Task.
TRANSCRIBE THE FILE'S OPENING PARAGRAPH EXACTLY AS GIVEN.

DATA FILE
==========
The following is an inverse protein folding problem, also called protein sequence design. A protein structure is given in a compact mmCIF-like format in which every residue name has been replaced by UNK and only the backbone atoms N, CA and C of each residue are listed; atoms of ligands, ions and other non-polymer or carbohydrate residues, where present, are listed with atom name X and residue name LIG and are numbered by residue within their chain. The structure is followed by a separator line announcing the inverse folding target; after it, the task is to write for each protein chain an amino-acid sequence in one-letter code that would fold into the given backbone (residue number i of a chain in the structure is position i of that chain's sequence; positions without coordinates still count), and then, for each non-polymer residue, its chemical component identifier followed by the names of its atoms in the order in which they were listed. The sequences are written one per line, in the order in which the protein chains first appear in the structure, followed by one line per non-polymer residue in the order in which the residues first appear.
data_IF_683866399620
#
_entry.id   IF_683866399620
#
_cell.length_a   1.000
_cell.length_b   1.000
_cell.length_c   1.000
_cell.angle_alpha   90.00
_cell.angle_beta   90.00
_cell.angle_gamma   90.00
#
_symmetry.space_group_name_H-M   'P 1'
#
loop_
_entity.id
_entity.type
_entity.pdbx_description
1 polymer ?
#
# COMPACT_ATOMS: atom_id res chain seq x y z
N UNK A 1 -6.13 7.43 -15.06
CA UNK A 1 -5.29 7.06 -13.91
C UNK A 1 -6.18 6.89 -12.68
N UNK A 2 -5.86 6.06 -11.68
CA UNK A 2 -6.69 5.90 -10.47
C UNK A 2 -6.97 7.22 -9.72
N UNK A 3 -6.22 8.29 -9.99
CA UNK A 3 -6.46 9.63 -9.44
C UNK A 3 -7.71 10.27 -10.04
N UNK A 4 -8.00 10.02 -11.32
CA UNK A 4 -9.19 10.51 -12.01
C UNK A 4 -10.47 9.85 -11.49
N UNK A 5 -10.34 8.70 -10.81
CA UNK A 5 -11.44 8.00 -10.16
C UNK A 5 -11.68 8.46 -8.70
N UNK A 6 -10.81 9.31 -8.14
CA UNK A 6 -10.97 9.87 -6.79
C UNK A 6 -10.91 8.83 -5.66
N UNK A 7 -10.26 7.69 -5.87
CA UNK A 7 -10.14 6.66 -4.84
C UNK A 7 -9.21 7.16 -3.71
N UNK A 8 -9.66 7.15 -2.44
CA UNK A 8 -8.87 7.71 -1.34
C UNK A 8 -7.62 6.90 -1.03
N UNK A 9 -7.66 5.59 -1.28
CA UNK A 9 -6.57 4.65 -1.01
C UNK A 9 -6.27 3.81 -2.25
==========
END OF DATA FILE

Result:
The following is an inverse protein folding problem, also called protein sequence design. A protein structure is given in a compact mmCIF-like format in which every residue name has been replaced by UNK and only the backbone atoms N, CA and C of each residue are listed; atoms of ligands, ions and other non-polymer or carbohydrate residues, where present, are listed with atom name X and residue name LIG and are numbered by residue within their chain. The structure is followed by a separator line announcing the inverse folding target; after it, the task is to write for each protein chain an amino-acid sequence in one-letter code that would fold into the given backbone (residue number i of a chain in the structure is position i of that chain's sequence; positions without coordinates still count), and then, for each non-polymer residue, its chemical component identifier followed by the names of its atoms in the order in which they were listed. The sequences are written one per line, in the order in which the protein chains first appear in the structure, followed by one line per non-polymer residue in the order in which the residues first appear.